Ousted Catalan leader vows peaceful resistance
Catalonia's ousted leader called for peaceful opposition to Spain's decision to take direct control of the region, saying yesterday that he and other regional officials fired by the central government would keep "working to build a free country."
Carles Puigdemont's comments, made in a recorded televised address that was broadcast as he sat in a cafÈ in his hometown of Girona, were a veiled refusal to accept his Cabinet's dismissal as ordered by central authorities.
They came a day after one of the most tumultuous days in Spain's recent history, when Catalan lawmakers in Barcelona passed a declaration of independence last Friday for the prosperous north eastern region, and the national parliament in Madrid approved unprecedented constitutional measures to halt the secessionist drive.
Spanish Prime Minister Mariano Rajoy also dissolved the regional parliament and called a new regional election to be held on December 21.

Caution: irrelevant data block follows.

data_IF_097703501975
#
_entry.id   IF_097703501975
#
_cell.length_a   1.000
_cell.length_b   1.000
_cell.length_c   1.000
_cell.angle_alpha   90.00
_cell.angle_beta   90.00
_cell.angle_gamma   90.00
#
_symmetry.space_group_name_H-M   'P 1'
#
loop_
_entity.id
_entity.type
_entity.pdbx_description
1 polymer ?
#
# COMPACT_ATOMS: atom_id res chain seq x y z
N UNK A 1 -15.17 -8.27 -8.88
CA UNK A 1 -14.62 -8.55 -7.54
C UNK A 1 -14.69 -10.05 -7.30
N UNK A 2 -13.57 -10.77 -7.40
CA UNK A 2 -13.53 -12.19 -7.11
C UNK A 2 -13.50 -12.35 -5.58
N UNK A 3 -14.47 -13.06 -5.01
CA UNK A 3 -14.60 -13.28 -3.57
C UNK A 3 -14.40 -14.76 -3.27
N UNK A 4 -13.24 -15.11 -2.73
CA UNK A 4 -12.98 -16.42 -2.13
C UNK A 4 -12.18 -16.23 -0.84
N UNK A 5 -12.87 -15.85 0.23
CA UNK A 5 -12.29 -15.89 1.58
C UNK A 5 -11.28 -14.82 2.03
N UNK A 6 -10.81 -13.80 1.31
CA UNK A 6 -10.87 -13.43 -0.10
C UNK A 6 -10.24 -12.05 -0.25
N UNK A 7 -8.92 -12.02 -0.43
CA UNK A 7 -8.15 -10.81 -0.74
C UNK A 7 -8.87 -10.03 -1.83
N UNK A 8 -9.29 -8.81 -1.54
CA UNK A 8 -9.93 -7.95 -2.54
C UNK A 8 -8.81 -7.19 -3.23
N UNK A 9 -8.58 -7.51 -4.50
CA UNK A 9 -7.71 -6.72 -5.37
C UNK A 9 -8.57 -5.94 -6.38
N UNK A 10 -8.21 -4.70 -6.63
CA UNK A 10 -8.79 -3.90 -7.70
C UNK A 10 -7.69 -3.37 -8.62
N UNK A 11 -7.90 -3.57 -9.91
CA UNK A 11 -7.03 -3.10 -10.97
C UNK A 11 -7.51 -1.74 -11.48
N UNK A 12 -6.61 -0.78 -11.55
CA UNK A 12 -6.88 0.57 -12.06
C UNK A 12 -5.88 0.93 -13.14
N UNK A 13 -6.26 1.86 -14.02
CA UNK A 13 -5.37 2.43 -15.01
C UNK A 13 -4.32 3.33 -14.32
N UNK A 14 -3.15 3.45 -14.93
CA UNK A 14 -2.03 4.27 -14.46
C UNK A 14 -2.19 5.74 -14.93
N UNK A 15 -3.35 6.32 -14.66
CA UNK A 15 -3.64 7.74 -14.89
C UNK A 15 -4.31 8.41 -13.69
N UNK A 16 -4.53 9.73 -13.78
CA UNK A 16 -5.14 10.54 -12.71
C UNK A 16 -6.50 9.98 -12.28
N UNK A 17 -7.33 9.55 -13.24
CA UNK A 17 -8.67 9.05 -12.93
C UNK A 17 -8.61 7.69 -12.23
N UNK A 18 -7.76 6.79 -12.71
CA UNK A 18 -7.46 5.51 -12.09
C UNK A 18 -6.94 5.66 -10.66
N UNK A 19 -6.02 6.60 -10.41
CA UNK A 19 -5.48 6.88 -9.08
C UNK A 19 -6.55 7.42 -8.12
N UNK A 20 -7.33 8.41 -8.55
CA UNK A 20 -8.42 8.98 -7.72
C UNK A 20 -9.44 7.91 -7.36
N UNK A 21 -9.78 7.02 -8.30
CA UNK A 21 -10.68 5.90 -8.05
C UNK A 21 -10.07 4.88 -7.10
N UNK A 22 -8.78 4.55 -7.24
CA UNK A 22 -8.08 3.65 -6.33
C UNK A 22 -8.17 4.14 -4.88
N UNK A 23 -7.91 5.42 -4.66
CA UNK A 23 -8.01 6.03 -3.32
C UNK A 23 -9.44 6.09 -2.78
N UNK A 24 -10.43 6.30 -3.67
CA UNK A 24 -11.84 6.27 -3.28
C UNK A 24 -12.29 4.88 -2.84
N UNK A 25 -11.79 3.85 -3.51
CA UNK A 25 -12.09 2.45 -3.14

In his televised statement, Puigdemont said that only the regional parliament can elect or dismiss the Catalan government, vowing to "continue working to build a free country".
"The best way we have to defend the achievements to date is the democratic opposition to the application of Article 155," Puigdemont said in reference to the constitutional clause that gave Madrid direct control of affairs in Catalonia.
Despite his defiant tone and the use of the official Catalan government emblem, the Catalan and European Union flags but no sign of the Spanish one, some political commentators saw his mention of "democratic opposition" as laying the groundwork for political campaigning for the regional election in less than two months.